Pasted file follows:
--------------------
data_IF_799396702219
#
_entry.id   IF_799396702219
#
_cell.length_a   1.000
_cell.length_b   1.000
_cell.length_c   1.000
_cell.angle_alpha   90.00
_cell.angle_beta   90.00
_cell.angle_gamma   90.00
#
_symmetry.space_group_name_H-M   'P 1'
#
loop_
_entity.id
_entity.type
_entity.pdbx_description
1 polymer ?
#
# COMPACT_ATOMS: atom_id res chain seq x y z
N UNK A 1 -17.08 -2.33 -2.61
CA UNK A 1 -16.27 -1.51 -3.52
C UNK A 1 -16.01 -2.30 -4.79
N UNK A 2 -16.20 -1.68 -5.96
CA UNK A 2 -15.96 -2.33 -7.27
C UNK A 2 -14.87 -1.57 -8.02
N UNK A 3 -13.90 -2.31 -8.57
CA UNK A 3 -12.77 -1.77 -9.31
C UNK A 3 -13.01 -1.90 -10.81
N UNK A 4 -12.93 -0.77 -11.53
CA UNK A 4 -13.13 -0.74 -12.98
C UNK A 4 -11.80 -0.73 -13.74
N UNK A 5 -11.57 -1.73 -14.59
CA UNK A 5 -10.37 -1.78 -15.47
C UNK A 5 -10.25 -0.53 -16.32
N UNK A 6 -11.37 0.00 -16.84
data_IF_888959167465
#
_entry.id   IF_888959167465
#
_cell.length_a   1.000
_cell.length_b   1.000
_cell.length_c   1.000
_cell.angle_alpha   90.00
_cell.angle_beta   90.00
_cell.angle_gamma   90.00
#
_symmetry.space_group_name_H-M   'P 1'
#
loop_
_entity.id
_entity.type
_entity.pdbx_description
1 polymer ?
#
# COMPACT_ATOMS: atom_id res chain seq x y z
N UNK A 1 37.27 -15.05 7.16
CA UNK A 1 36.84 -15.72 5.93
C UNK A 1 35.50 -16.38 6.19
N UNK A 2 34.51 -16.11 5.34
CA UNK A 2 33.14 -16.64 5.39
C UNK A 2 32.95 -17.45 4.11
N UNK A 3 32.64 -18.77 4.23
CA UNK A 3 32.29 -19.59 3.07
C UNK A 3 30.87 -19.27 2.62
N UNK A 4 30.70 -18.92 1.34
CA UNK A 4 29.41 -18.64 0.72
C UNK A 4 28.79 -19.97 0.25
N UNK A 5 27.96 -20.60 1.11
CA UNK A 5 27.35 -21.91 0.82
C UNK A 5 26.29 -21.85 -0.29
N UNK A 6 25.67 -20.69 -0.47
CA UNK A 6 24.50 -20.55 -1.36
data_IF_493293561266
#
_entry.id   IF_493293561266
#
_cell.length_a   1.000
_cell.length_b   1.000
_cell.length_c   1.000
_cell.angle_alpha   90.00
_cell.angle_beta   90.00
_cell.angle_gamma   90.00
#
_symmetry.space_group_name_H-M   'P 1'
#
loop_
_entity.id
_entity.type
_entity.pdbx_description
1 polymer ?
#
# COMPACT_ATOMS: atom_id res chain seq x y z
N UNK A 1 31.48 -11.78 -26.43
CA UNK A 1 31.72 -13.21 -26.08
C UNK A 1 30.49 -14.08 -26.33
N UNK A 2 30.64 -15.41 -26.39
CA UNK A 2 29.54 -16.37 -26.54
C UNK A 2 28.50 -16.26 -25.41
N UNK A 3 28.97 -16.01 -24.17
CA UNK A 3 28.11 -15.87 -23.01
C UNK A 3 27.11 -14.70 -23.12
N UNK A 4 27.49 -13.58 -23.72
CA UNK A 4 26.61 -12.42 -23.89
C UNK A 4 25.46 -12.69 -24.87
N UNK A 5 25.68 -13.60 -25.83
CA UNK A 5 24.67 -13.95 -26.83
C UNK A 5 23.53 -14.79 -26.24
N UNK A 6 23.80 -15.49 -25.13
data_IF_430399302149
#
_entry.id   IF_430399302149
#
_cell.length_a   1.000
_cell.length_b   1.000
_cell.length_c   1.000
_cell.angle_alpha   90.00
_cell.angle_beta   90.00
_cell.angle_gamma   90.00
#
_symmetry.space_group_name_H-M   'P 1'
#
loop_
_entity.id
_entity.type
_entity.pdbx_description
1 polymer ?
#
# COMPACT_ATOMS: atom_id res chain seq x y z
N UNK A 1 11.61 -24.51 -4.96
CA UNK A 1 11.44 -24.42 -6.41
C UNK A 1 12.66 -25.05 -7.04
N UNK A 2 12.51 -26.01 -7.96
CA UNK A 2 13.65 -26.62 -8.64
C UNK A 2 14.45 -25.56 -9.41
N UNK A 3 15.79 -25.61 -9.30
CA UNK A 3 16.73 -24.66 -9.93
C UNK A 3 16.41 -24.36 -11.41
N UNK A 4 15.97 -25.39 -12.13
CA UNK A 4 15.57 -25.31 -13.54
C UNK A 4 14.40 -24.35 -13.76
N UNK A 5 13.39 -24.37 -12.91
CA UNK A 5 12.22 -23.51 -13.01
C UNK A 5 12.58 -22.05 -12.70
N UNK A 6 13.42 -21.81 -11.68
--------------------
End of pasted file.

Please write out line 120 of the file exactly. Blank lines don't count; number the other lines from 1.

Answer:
#